Let’s be honest – A lot of separated parents do not like each other and want to have as little as possible to do with the other parent. The problem is that you had child together and you have responsibilities to raise that child. Unless the child was conceived against a parent’s will, then it was a choice and there are ramifications until that child reaches adulthood that require parents to cooperate to co-parent the child.
Recently, we have had to repeatedly discuss with clients and consultations that their communication with the co-parent is inappropriate. Therefore, it necessitates that we bring up the issue to share our guidance regarding co-parenting communication.
To me, the process of communicating with a co-parent should be a businesslike communication regardless of whether it is verbal or in writing. If there is a tendency to allow emotions into the communication, I always suggest that in writing is better than verbally. Usually, parents have been in a relationship long enough to know how to push buttons, doing communication verbally allows this to happen more frequently. Moreover, there is more chance the child could overhear verbal communication than read written communication.
This brings up another point. Children must not have access to communication between parents and should never have access to Court filings or materials. There is a specific local rule, Eighth Judicial District Court Rule 5.301, which prohibits parents from discussing the litigation or allowing children access to litigation materials.
What does this mean? Keep passwords confidential, don’t allow a child access to a cellular device you use to text the other parent, don’t leave materials around the house where the child can access them, etc.
When sending written communication, I often suggest that clients type it up and sit on it before sending. If you type it up and come back to it, you can look at the communication with a fresh prospective. Was the communication businesslike? Would you want the Judge to see the written communication? Those are questions you should ask yourself before hitting send. There should be NO CAPITAL letters in the communication because that is perceived as yelling. There should be no cussing or derogatory comments.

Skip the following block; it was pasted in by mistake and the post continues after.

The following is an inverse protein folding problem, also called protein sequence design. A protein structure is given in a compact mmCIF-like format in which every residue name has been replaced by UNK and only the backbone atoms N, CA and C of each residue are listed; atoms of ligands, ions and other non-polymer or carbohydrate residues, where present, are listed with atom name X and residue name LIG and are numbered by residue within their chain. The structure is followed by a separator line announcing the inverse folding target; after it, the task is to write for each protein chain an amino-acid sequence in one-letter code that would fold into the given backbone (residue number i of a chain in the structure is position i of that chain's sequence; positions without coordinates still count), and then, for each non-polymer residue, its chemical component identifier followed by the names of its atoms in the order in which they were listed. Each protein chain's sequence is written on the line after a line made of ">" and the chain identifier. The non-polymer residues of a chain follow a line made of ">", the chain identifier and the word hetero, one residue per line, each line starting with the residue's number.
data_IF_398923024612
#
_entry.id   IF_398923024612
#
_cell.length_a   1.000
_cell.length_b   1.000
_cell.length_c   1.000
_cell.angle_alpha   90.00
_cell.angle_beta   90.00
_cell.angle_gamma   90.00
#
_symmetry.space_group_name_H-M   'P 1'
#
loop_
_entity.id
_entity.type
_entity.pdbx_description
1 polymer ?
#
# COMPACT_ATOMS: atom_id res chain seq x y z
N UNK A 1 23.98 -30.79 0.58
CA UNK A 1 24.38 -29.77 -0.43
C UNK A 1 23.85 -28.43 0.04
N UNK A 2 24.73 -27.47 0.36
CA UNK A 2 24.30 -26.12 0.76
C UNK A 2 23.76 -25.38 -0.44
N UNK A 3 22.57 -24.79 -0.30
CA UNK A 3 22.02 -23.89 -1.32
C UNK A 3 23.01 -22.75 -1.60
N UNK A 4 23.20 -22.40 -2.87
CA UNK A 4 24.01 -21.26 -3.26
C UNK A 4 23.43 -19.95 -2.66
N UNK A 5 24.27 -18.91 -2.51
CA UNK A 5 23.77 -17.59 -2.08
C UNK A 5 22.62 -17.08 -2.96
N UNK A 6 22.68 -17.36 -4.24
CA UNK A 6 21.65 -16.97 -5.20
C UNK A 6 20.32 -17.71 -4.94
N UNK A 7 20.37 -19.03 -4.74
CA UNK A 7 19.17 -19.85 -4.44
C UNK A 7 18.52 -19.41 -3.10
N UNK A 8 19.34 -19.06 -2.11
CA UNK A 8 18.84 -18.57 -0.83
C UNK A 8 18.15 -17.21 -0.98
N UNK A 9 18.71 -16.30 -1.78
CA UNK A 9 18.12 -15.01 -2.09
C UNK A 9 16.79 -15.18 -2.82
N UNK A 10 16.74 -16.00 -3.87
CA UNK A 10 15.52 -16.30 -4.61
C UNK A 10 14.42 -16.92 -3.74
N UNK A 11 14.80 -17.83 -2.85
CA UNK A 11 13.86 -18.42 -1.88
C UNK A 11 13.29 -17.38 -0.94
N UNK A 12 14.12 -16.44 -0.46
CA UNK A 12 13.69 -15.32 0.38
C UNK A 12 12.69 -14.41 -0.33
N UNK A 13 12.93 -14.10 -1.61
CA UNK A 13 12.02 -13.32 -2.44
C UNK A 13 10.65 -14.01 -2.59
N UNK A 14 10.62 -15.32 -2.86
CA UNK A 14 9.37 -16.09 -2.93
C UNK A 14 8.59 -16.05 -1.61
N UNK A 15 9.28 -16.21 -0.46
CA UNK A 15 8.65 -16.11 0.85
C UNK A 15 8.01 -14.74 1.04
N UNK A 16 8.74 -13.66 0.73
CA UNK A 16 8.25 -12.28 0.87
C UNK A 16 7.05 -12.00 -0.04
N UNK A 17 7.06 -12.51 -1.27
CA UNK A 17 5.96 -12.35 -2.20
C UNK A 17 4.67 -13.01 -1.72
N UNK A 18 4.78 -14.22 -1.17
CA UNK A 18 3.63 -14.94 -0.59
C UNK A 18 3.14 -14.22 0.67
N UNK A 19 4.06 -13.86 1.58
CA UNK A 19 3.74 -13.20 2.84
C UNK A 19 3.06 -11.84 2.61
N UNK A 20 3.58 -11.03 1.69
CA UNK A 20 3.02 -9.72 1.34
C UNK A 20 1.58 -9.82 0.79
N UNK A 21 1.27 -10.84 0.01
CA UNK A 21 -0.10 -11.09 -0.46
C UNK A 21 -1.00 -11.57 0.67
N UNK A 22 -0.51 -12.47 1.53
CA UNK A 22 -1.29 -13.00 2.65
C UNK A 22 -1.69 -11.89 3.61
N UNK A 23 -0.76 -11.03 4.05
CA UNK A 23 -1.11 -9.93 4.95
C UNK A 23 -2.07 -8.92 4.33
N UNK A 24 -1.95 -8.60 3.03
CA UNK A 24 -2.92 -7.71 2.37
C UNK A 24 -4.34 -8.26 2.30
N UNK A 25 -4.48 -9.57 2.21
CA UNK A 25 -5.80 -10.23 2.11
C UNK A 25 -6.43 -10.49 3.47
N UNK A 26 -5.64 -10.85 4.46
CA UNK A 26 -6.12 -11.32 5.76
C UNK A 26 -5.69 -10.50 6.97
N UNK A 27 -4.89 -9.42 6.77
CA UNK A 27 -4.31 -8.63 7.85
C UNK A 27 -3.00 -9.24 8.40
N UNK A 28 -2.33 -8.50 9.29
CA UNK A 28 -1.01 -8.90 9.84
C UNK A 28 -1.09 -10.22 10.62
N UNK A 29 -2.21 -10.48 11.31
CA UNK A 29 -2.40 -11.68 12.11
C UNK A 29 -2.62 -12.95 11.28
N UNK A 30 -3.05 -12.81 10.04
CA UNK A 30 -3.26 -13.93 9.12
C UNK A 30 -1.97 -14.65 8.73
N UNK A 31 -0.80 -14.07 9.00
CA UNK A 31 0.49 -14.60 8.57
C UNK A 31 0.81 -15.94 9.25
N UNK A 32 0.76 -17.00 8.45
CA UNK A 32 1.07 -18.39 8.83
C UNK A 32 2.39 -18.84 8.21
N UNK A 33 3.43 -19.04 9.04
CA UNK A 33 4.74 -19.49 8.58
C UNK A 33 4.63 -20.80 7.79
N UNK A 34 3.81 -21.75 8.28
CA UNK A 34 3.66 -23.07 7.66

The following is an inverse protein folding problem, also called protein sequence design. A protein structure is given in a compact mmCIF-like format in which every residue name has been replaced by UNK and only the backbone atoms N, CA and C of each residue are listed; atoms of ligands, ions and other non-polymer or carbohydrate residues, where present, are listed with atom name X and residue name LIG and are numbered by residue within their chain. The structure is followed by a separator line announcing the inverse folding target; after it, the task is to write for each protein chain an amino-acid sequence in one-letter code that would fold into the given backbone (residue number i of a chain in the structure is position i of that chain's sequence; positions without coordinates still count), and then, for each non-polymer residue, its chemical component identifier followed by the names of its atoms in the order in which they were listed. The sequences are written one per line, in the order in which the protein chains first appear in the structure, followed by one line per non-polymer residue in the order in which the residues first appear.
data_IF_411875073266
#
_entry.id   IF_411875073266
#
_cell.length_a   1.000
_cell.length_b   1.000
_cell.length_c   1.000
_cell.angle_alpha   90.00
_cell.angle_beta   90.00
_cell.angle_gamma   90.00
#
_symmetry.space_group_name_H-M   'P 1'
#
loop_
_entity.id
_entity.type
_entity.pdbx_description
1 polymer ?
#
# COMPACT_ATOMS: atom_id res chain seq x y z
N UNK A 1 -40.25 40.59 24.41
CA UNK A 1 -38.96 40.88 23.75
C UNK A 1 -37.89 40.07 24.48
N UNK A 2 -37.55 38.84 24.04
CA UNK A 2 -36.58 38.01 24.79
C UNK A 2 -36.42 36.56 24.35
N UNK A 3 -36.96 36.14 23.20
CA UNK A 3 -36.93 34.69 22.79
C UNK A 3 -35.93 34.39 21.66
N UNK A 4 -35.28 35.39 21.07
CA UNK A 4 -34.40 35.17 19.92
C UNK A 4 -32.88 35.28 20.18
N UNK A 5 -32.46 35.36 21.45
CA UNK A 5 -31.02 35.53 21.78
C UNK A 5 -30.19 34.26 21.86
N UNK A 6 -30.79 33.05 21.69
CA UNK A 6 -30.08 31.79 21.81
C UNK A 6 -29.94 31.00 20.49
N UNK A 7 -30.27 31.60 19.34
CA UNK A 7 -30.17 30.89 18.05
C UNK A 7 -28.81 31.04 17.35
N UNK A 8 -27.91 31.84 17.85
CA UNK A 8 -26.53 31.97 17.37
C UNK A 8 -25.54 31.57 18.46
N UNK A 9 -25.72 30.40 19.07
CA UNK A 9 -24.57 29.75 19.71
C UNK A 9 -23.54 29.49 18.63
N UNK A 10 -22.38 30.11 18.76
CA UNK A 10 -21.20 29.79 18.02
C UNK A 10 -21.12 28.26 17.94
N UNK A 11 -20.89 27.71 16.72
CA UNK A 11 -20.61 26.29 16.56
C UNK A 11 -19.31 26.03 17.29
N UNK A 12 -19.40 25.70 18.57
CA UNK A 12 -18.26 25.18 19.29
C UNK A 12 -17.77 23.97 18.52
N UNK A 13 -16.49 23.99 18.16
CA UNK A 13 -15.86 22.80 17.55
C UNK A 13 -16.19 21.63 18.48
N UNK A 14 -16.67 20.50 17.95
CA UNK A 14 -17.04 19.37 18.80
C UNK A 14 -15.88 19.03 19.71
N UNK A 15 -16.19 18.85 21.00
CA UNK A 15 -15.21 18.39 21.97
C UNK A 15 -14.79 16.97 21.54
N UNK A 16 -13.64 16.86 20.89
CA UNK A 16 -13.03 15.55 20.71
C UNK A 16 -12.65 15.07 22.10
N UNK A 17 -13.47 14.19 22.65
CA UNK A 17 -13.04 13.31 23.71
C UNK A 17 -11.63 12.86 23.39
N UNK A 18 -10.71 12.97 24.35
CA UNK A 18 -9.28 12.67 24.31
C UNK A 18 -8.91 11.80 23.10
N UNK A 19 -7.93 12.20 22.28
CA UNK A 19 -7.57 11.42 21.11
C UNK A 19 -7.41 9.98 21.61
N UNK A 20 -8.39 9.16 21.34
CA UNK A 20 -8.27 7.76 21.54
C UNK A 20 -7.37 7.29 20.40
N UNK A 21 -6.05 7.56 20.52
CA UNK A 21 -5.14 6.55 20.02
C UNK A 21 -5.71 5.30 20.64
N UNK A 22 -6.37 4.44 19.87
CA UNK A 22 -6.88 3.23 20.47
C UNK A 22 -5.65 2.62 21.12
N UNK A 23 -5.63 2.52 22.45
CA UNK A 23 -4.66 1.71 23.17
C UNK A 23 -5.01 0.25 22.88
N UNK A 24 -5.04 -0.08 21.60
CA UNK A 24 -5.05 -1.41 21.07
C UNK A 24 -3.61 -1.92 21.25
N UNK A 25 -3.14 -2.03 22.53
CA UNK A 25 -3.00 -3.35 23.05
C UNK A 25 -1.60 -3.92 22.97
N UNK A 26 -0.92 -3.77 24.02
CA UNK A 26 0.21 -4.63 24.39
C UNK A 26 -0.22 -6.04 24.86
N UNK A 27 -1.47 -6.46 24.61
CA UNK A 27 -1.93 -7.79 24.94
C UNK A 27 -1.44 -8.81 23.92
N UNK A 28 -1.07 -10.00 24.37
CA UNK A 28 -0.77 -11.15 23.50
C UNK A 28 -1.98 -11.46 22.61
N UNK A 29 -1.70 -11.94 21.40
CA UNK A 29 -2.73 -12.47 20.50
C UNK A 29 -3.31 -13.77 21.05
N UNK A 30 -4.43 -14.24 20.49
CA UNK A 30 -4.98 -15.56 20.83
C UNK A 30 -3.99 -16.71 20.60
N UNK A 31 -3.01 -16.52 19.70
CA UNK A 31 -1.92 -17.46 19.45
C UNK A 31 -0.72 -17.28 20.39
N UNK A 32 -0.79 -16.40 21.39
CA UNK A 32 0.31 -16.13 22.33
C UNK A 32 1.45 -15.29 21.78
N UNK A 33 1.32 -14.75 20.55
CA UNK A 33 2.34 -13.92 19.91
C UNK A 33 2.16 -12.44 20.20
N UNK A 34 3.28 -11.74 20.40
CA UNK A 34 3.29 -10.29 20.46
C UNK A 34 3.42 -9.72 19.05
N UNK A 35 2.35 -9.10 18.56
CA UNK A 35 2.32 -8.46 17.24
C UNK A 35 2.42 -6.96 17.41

When you go back over the written communication, make sure to read it to ensure that there are no personal attacks in the communication. Focus solely on the child and the purpose of the communication. Do not bring up the past. Try to make the communication as short as possible. The shorter the better. I find that when clients or consultations send longer communication, it tends to get too personal which creates conflict. Long written communication may come across as a lecture or one person is simply “talking down” to the other person. This type of communication can actually cause more conflict which is typically not the intended goal to begin with.
The whole point is to reduce the conflict in the communication and focus on the child. Everything you send has the potential to end up being used against you in Court. If you would not want the Judge to read it, do not send it! The more conflict that occurs, the bigger impact it can have on the minor child and custodial Orders.
So, let’s break it down for ease:
- Communicate in writing whenever possible and keep the message brief. Not every message requires a response;
- Wait and see approach. Give it time to marinade before hitting the send button;
- Make sure the communication is not personal and that it focuses on the child;
- Do not focus on the past; and
- Make the communication straight and to the point.
A lot of times, clients and consults discuss that the other parent does not follow the same rules that I have set out for them. I am like a broken record. I do not care what the other parent is doing. I expect that if I give guidance, it is being followed to ensure that you are putting your best foot forward. So, as they say in the Disney movie, let it go!